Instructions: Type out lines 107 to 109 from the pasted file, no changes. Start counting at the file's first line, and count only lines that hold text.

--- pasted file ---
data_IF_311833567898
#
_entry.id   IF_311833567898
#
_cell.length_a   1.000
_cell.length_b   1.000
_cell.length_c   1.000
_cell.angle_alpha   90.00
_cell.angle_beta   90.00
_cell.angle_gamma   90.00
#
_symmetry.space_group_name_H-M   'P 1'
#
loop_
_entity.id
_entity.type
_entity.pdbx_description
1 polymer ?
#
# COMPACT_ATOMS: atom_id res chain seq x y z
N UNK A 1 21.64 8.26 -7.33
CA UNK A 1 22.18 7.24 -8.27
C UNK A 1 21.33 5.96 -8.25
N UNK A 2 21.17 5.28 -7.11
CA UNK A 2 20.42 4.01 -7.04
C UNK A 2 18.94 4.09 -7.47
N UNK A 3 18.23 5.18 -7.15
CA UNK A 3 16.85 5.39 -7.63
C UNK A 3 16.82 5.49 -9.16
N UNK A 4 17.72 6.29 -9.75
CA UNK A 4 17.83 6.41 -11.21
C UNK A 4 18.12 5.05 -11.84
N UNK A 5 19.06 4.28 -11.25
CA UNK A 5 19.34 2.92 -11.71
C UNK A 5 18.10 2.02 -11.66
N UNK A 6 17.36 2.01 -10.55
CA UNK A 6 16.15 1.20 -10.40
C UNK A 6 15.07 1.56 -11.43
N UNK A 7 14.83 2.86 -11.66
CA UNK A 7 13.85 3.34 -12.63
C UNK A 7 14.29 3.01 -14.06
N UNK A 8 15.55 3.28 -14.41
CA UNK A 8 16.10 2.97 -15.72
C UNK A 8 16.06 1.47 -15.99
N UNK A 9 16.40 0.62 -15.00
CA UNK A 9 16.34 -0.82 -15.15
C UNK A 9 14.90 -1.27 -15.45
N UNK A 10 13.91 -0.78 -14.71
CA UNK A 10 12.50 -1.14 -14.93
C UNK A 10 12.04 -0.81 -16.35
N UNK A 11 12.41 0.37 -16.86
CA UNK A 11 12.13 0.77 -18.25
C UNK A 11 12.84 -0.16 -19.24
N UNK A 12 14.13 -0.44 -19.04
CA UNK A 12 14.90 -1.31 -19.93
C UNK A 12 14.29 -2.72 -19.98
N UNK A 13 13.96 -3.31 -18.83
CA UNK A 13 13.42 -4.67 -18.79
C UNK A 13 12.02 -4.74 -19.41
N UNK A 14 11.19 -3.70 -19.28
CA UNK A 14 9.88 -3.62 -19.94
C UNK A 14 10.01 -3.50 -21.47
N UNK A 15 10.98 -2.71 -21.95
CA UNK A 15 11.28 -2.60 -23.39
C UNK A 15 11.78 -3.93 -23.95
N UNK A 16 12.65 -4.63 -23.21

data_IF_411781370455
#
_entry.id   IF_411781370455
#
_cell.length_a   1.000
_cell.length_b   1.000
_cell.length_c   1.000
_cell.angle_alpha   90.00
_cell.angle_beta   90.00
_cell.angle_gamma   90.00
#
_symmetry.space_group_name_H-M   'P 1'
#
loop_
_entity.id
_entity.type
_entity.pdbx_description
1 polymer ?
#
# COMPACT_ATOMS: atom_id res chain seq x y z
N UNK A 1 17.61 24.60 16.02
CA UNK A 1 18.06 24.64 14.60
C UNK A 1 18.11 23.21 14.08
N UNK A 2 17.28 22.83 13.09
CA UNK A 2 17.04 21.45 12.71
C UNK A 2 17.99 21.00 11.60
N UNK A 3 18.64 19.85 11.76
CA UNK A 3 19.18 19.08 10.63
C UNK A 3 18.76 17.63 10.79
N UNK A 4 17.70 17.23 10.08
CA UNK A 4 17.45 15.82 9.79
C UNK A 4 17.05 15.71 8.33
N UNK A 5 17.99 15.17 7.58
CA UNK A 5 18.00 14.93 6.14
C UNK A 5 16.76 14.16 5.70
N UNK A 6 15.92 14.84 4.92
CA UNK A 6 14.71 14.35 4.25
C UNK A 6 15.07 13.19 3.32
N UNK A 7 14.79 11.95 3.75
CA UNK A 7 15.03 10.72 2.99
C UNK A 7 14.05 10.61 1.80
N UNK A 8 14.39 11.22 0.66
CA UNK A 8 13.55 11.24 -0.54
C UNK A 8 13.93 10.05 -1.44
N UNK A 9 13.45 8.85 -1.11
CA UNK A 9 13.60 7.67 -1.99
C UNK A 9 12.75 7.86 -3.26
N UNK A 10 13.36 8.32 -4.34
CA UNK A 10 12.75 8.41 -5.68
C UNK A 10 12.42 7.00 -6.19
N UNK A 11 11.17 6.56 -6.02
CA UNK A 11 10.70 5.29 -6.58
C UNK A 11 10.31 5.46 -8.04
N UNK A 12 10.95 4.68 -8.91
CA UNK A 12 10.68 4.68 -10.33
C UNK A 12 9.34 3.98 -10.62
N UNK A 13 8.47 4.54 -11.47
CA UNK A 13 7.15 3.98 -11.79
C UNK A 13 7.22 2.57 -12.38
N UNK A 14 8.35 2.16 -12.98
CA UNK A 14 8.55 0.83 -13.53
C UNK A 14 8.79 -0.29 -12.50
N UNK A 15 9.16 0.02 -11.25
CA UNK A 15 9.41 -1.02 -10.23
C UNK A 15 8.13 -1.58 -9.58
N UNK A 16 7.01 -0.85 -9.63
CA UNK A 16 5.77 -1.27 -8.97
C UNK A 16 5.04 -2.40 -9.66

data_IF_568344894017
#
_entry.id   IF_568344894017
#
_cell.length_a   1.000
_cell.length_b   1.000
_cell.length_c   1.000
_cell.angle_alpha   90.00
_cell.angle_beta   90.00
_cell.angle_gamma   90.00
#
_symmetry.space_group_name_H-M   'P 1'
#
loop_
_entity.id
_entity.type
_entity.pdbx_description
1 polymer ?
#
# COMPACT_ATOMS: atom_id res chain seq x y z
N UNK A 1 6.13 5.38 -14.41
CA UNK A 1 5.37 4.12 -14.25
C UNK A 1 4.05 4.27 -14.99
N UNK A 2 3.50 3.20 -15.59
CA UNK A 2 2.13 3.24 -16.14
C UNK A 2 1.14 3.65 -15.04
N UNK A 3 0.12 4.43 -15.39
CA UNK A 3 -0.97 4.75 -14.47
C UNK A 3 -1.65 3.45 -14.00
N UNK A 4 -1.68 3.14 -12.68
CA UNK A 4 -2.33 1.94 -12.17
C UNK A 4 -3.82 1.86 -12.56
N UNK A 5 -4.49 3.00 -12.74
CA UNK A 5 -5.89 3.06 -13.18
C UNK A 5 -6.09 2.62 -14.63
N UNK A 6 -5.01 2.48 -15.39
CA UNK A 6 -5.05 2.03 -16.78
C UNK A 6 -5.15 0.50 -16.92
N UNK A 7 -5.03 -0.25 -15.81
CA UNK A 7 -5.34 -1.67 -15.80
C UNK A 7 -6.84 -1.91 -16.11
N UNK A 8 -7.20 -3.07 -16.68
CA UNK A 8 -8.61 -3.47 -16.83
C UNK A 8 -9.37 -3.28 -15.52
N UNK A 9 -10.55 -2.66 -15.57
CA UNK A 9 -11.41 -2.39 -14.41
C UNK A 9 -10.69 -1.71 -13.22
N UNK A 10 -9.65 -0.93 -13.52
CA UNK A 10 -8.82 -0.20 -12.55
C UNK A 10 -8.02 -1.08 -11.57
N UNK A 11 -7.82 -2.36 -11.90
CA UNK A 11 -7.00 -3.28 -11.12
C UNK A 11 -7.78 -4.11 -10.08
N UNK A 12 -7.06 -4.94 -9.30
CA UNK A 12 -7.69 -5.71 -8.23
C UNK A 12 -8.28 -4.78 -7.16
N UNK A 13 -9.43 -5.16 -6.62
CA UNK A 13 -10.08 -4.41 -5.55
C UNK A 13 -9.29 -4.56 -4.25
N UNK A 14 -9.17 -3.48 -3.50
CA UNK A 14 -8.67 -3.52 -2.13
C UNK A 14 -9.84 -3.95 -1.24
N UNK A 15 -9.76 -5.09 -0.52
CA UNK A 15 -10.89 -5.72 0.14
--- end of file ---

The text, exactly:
C UNK A 7 14.05 10.61 1.80
N UNK A 8 14.39 11.22 0.66
CA UNK A 8 13.55 11.24 -0.54